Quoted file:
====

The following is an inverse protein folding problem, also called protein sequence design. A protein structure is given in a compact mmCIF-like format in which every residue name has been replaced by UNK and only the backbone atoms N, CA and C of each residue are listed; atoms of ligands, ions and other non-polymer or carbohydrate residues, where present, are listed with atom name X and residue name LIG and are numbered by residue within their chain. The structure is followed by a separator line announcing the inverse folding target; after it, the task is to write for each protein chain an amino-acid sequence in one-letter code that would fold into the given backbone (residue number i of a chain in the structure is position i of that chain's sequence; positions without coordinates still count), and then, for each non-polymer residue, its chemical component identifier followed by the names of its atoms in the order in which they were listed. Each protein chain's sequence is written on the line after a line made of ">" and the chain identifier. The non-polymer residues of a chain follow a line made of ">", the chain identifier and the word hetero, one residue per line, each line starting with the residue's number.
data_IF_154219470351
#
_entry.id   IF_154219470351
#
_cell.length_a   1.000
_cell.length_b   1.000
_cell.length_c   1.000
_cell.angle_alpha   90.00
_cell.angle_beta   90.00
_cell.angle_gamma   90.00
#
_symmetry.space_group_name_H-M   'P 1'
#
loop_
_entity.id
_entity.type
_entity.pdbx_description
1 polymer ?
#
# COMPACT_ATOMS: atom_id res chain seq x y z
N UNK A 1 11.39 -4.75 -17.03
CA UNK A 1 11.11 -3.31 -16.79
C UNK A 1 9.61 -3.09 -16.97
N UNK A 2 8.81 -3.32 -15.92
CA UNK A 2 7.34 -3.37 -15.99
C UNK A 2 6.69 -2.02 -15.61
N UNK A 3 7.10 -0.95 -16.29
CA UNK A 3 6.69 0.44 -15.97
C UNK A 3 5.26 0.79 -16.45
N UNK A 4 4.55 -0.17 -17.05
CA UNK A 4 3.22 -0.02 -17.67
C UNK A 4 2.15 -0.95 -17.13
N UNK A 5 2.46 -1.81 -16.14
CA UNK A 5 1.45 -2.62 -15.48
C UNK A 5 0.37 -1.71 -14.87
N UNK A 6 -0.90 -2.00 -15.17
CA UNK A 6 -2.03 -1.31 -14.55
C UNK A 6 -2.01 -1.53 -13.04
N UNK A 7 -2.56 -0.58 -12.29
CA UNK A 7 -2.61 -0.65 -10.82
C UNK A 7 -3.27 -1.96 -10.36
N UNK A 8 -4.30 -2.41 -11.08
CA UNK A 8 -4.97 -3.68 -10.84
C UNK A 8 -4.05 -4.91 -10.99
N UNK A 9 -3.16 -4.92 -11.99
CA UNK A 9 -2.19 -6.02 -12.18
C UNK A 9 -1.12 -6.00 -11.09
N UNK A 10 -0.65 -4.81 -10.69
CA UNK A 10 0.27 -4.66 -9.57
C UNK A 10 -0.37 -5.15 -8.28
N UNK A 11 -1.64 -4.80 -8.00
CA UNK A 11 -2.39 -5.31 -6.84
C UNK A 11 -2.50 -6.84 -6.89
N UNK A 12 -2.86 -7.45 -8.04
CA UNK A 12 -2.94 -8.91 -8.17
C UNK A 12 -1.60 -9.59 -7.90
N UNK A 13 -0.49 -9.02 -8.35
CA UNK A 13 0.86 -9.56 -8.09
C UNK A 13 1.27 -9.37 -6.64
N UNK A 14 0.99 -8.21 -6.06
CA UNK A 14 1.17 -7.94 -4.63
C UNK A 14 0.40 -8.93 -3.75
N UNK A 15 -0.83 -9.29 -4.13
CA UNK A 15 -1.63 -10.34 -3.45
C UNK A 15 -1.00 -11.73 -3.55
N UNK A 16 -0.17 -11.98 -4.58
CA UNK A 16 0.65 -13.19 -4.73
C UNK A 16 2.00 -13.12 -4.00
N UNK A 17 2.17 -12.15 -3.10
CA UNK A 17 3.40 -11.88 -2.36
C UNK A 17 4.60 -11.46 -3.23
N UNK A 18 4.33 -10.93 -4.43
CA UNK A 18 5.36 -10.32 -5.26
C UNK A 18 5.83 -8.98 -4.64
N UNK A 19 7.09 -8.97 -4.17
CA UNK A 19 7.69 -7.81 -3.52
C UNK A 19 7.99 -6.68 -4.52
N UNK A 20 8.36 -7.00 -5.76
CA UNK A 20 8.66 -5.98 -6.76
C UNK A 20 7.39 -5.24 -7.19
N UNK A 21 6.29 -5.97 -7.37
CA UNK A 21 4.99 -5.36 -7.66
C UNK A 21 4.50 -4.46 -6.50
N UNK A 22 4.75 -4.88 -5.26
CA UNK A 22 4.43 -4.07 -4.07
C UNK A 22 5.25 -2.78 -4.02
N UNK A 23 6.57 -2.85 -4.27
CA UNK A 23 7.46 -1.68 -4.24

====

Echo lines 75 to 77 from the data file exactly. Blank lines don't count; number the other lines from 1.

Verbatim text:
C UNK A 18 5.83 -8.98 -4.64
N UNK A 19 7.09 -8.97 -4.17
CA UNK A 19 7.69 -7.81 -3.52